Robert Hammond Statement on Students Being Questioned By Orange County Schools on Their Sexual Orientation
Santa Ana, California – Orange County Board of Education Trustee David Boyd continues to defend the Orange County Board of Education’s policy of questioning children as young as 12 years old about their sexual orientation.
Talking recently to reporters, Boyd went on the attack – two years later – calling for an investigation of a fellow board member who privately and publicly raised concerns about the survey.
The ongoing survey of all Orange County students in grades seven, nine and eleven, includes this question:
Which of the following best describes you? (Mark All That Apply.)
A) Heterosexual (straight)
B) Gay or Lesbian or Bisexual
D) Not sure
E) Decline to respond
Trustee Robert Hammond said it is “wildly inappropriate and likely even illegal” for the district to ask children as young as 12-years-old about their sexual orientation.
“As I did two years ago, I again call for an immediate end to asking students about their sexual orientation,” Hammond said. “I also call for all such data collected from this survey to be destroyed and expunged from all student records. I sincerely hope that this time Trustee Boyd will support me in recognizing that ethical, legal and civil rights liabilities are involved when government agencies such as ours presume to ask minors about their sexual orientations.”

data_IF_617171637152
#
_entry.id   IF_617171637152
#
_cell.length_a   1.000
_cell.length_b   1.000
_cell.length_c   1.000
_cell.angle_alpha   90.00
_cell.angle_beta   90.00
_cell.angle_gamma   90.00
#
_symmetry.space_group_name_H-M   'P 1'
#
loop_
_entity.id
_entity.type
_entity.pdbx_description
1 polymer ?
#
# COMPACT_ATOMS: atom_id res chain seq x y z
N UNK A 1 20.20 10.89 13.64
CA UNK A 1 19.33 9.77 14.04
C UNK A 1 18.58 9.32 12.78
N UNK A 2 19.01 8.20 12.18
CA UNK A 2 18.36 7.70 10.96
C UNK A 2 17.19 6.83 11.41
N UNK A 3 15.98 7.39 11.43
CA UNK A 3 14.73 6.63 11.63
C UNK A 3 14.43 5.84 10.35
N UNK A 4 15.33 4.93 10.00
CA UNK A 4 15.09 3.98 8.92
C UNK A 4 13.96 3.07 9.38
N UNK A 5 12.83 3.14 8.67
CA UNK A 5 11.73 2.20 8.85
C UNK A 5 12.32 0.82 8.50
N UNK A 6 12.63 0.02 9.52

In an April 2014 email to a district employee, Hammond noted that California law requires:
“…pursuant to EdCode section 51513, whenever a survey is to be given to a child, there are *THREE* things the school district is supposed to do.
1. Notify the parent in writing that the school district wants to give a survey to their child.
2. Post the complete survey in a timely manner and give parents access to the survey so that parents can read the survey and make an informed decision about the survey.
3. Allow the child to take the survey only after the school district has receive[d] *written permission* from the parent that the parent _wants_ the child to take the survey.
“This means that it is an **Op[t]-In** not an Op[t]-Out. If parents found out that the law was violated, this could become very expensive.”
In that same email, Hammond wondered whether a district employee would feel comfortable answering questions about his own sexuality. Boyd has seized on that to suggest that anyone critical of the childhood sex survey is guilty of harassing district staff.
In response to Boyd’s odd logic, Hammond said, “It is inappropriate to ask an adult employee about their sexual orientation, but it is even more inappropriate for our schools to be asking students about their sexual orientation.”
Hammond, who is running for reelection to the district’s board of trustees, dismissed Boyd’s call for an investigation as a campaign ploy.
“There’s no defense of this survey, and David Boyd knows that,” Hammond said. “He also knows the context of this email was my attempt to end the practice of students being asked about their sexual orientation when he was Board president, and he should be ashamed of himself for playing political games in matters of our student’s privacy and safety.”